May 2, 2011

IFC Officer Resigns After Offending Community Members at Greek Event

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Following the recommendation of Associate Dean of Students Travis Apgar, Rohan Siddhanti ’12 resigned from his post as vice president of programming for the Interfraternity Council Monday after he made crude gestures on stage at Greek Freak, a Tri-Council event held at the State Theatre April 23.

Siddhanti dropped his pants and, wearing boxers, made a sexually-suggestive motion in front of an audience that included local middle school and high school students. He also imitated the performances of several Multicultural Greek Letter Council chapters, including historically black and Latino step dances and calls, in a manner MGLC members found offensive, according to Apgar.

Siddhanti apologized for the incident.

“I am deeply sorry for my actions and the unwanted stress, tension and excess burden that I caused the MGLC community,” Siddhanti said in a statement on Monday. “I resigned today so as to serve the best interests of the IFC and the MGLC community … The responsibility for what happened that weekend rests squarely on my shoulders, and the IFC should not have to bear any of that burden.”

IFC President Dan Freshman ’12 said he believes Siddhanti’s decision came after an extended period of reflection.

“I think over the past few days Rohan has been contemplating this a bit more and starting to think about the greater implications here for the system and the messages it sent to have him on board with some pretty bad behavior,” Freshman said.

Andrew Martinez ’12, president of the MGLC, said that he was “shocked” by Siddhanti’s behavior and said that there “was definitely anger” among members of the MGLC.

“[Siddhanti] made a gesture of masturbating — at that point I was upset — everybody had their jaw drop,” Martinez said, adding that the MGLC, which spearheaded the event, is now working to make amends with the members of the high school and middle school organizations in attendance, such as the College Discovery Program.

He added that representatives of the State Theatre, the venue for the annual event, notified the Tri-Council that it may not house the Greek Freak in the future if this year’s attendees complain about Siddhanti’s actions.

Although Martinez said he appreciated a promise by Siddhanti to work with the MGLC in the future, he said the MGLC was upset by Siddhanti’s behavior and the consequences of his actions.

“He came to us saying, ‘what can I do to fix this?’ and he did come up with suggestions and we found some of them useful … Even though he wants to do that, it’s still not okay. The [MGLC] general body was still angry,” Martinez said.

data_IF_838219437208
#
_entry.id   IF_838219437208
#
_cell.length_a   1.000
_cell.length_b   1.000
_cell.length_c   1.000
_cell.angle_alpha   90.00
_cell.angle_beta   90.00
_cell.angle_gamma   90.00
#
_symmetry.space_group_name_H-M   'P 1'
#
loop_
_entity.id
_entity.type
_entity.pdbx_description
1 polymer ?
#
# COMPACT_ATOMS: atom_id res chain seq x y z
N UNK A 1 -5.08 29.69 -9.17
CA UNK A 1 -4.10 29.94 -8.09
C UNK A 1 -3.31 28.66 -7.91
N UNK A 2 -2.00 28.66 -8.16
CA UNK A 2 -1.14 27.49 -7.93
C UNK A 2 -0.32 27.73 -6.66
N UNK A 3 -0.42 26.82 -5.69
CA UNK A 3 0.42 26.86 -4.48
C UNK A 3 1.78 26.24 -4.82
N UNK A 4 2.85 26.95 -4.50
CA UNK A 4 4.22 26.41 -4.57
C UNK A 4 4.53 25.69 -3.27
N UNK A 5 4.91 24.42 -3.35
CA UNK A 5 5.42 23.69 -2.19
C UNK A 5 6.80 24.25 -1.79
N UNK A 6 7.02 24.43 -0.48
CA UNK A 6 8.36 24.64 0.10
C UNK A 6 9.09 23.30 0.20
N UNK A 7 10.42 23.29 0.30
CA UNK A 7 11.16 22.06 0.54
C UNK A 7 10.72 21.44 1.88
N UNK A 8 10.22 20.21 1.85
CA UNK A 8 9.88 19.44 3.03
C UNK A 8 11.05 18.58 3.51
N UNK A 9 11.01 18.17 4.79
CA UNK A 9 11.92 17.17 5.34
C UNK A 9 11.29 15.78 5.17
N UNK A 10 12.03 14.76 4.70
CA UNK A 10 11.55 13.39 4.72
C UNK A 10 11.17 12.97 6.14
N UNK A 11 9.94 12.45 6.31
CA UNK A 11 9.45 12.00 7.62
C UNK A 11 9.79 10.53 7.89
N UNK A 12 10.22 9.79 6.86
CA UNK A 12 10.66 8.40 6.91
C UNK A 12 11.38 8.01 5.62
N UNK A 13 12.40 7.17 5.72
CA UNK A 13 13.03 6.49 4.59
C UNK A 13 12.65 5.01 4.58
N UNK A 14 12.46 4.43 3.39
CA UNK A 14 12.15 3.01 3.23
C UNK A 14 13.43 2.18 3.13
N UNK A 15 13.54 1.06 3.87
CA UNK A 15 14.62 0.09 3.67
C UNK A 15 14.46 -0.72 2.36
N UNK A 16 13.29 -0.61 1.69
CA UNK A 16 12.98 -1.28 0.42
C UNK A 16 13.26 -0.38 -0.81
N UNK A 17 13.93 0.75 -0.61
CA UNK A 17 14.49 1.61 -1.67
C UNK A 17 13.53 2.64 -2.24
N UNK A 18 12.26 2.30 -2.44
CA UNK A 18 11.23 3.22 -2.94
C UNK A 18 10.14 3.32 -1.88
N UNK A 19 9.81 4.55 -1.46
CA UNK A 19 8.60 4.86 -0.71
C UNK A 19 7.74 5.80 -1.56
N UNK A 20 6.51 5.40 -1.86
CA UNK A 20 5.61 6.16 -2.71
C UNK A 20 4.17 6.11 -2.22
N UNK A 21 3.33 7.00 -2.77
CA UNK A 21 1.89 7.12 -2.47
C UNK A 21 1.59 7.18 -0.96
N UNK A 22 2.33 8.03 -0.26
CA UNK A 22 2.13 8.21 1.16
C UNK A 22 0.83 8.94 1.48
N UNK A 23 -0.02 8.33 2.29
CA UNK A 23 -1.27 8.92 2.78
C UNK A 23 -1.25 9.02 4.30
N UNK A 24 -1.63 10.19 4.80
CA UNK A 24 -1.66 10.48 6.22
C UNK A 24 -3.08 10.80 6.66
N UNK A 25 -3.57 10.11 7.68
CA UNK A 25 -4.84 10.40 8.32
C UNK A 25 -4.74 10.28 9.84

Still, Martinez said Siddhanti’s imitations of the traditional step-dances and handshakes were borne out of ignorance, not malice.

“Rohan did not know he was offending our organizations,” Martinez said. “Because of what happened, we are moving forward in learning more about our prospective councils and making sure this doesn’t happen again.”

Siddhanti initially offered his resignation to the IFC general council on Saturday, Freshman said. However, the general council, which is composed of chapter presidents and representatives, voted to keep him on the board, Freshman said.

On Sunday, Apgar called for Siddhanti to resign his post. Apgar did not return a phone call Monday night.

“My personal thoughts are that his behavior was really inappropriate,” Apgar said Sunday. “It seems to me that when you make a mistake of that magnitude, you should just hold yourself accountable and make the right decision.”

Apgar said he worried about the repercussions of Siddhanti’s behavior at an event of 200 to 300 people designed to encourage local middle school and high school students to pursue higher education.

“It’s really a shame that anybody would walk away thinking of his behavior as opposed to the quality of the event overall,” Apgar said.

Janet Nwaukoni ’12, vice president of programming for MGLC, said Siddhanti had worked closely on the event and that his actions were “not a huge problem because we proceeded with the rest of the show.”

“The attention was on people doing backflips off the stage and the amazing things people were doing … I know [Siddhanti] works very hard and is very dedicated,” Nwaukoni said.

Original Author: Peter Jacobs